Thursday, December 9, 2010


This word is hardly out of the ordinary; however, I was surprised to come across it in my Playbill from West Side Story.

From a note from the "fire commissioner".

Thoughtless persons annoy patrons and endanger the safety of others by lighting matches or smoking in prohibited areas during the performance and intermissions.

True enough, though I must say that after attending the ballet, the theater, the concert, the reading, and the puppet show: I find thoughtless persons endangering/marring/ruining my theatrical experience by lighting their screens during the performance.

I would like to believe that if Gerry Schoenfeld were still around, he would be the chair of a Broadway theaters committee that would set a precedent for the problem (not “issue”) of screen and ring plague.

There would be at least one attorney on this committee who would deem the act of, let's say, a cell phone ringing just after Anita says, "I got a message for your American buddy" to be more than annoying. She would argue that the person whose ringtone played "Never Can Say Goodbye" altered the experience for the entire audience, an audience listening for words and music as spoken and played by the performers.

This attorney would suggest that theater owners take matters into their own hands and fine the offending parties. This attorney would say something like, "We’ve had enough polite announcements. This is no longer about etiquette. 'Please turn off your cell phone and other electronic devices'—it's not working. People think that 'vibrate' means 'off'. People are positive they have turned off their phones and don’t check. People think they're so important they actually answer their phones in the middle of the second act—they actually scroll text messages after the lights have gone down! They behave as if they're watching television in their living rooms. They think little to nothing of the people behind them, nothing of the person on either side.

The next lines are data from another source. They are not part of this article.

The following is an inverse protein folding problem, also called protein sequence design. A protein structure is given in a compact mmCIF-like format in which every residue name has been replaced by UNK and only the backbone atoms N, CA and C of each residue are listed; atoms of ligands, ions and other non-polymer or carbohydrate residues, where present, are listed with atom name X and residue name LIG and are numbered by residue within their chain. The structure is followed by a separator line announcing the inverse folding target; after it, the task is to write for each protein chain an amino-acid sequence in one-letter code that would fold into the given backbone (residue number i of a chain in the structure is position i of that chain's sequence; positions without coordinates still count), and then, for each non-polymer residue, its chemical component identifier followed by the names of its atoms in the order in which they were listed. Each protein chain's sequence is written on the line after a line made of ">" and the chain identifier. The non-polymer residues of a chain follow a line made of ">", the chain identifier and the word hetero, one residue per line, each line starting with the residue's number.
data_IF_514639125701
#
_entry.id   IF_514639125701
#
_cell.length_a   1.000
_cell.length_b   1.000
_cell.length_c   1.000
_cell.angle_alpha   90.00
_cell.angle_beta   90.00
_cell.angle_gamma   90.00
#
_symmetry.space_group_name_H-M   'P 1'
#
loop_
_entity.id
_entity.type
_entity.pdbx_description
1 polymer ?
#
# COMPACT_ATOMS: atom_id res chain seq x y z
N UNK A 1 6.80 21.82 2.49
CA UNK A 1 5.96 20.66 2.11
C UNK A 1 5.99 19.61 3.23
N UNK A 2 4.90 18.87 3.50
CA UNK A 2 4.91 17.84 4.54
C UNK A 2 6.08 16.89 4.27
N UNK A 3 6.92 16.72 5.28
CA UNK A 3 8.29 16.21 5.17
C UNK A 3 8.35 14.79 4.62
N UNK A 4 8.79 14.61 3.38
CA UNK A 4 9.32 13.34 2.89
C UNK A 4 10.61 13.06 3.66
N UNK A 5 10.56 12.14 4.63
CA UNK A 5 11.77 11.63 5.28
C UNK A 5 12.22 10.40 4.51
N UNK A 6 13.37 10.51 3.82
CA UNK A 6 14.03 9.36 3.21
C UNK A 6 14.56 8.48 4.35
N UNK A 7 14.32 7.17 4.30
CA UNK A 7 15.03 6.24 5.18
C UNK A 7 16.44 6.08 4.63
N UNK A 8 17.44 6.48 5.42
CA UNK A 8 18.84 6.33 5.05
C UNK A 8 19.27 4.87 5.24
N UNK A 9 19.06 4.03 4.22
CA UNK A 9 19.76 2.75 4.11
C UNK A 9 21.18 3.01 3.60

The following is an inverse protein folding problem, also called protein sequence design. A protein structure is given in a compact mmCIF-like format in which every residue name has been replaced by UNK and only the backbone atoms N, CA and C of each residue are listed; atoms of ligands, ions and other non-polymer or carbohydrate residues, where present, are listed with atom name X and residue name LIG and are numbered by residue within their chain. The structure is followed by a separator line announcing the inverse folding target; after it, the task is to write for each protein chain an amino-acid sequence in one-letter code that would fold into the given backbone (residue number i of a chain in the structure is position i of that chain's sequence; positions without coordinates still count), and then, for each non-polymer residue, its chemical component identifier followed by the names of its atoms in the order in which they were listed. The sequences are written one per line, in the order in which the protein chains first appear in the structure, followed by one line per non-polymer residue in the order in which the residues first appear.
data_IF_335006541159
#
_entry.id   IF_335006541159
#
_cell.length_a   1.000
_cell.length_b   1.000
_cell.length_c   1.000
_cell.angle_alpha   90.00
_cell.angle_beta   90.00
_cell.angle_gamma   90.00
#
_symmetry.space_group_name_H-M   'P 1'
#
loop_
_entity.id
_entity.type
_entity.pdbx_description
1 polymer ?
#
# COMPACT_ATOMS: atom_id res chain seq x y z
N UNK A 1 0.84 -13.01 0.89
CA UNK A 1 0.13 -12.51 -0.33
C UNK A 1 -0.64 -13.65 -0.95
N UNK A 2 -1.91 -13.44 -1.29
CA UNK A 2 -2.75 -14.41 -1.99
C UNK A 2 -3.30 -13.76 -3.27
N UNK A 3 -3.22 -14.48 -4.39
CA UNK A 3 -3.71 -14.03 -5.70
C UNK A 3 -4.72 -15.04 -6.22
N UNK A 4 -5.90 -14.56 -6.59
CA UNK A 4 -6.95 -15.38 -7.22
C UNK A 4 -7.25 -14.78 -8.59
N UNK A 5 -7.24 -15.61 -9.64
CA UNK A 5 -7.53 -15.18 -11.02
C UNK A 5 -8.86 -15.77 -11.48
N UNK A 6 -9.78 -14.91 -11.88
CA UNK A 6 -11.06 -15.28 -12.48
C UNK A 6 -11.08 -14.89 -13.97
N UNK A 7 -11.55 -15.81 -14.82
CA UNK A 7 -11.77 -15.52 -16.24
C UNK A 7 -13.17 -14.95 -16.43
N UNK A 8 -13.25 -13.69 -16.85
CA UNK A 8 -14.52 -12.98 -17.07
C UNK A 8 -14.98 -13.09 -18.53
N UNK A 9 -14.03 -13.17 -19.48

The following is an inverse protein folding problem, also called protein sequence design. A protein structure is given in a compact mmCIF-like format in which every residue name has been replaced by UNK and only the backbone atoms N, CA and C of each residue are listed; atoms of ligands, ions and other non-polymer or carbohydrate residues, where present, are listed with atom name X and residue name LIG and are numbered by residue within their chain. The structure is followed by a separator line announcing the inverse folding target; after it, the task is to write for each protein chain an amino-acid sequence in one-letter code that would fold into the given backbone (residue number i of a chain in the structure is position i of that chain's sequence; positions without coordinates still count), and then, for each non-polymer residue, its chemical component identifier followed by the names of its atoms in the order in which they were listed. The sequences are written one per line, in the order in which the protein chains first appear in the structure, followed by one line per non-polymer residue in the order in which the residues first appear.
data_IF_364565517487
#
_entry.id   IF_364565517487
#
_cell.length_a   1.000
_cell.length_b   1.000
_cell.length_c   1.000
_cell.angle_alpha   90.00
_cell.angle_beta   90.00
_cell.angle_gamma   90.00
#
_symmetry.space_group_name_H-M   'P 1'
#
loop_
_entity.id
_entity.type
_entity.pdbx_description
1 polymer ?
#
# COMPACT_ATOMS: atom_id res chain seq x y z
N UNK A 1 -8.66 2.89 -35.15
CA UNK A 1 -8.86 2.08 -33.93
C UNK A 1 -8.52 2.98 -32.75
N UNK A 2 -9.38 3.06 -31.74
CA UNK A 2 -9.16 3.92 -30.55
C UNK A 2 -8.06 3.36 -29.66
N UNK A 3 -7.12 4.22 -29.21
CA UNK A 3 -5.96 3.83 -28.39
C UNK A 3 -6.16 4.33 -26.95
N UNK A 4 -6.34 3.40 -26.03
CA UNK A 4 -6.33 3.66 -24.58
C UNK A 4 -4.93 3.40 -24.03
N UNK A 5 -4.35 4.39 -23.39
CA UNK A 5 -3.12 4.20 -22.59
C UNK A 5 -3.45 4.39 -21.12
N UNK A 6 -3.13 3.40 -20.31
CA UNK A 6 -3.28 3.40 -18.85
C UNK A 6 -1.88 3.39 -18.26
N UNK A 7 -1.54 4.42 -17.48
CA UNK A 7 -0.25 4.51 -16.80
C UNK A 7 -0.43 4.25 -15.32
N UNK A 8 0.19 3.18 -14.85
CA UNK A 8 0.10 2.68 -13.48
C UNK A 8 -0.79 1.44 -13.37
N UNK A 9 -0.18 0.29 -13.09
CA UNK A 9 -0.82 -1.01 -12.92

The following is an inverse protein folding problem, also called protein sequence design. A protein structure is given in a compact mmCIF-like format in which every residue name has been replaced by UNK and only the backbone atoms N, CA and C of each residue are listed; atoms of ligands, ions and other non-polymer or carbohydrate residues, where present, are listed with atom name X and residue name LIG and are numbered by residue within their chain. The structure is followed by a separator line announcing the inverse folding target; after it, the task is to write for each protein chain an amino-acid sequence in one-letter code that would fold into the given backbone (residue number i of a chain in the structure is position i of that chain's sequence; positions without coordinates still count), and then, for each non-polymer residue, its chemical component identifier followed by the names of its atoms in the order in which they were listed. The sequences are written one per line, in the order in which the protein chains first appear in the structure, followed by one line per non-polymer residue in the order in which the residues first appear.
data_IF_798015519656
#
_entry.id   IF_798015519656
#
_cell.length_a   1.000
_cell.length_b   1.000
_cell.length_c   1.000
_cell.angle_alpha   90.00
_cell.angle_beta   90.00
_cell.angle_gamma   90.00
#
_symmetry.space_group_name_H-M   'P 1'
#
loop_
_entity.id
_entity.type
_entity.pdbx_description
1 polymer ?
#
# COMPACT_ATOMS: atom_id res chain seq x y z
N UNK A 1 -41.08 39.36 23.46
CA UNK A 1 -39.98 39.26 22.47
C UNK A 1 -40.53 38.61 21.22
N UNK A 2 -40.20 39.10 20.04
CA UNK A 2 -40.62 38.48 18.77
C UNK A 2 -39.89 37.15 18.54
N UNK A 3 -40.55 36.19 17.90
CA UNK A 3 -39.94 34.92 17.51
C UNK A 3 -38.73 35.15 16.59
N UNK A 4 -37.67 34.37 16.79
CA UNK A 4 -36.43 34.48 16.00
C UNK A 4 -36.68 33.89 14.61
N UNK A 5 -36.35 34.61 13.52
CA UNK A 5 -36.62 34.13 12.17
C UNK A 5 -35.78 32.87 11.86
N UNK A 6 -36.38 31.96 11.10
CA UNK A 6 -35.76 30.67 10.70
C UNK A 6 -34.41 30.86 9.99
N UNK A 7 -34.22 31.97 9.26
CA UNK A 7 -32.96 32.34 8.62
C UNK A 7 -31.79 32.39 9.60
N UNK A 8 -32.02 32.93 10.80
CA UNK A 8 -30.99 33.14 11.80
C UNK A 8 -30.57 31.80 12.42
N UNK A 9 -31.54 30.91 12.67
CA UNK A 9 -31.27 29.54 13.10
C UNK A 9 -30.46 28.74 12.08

Somebody needs to take back the theater. The conditions of live performance presupposes a tacit agreement between the performers and audience members and between and among each and every audience member. If a member of the audience violates that agreement, he or she should get a ticket and pay $500, end of story. At worst, we'll make $5,000 a week in fines, and the show will get a cut. We should take this on a pilot run and see if it can be the end of anything goes. And then we can actually enjoy all of Anything Goes."

A supporter would say, "Should we also fine people who eat bags of potato chips and bring water bottles full of ice cubes?"

A skeptic would say, "C'mon, this isn’t the same as lighting matches."

The attorney would say, "Look, does the actor, does the tenor, does the conductor, does the ballerina—do these people perform with their cell phones? Not unless they're playing Osage County."

What would the fire commissioner say?

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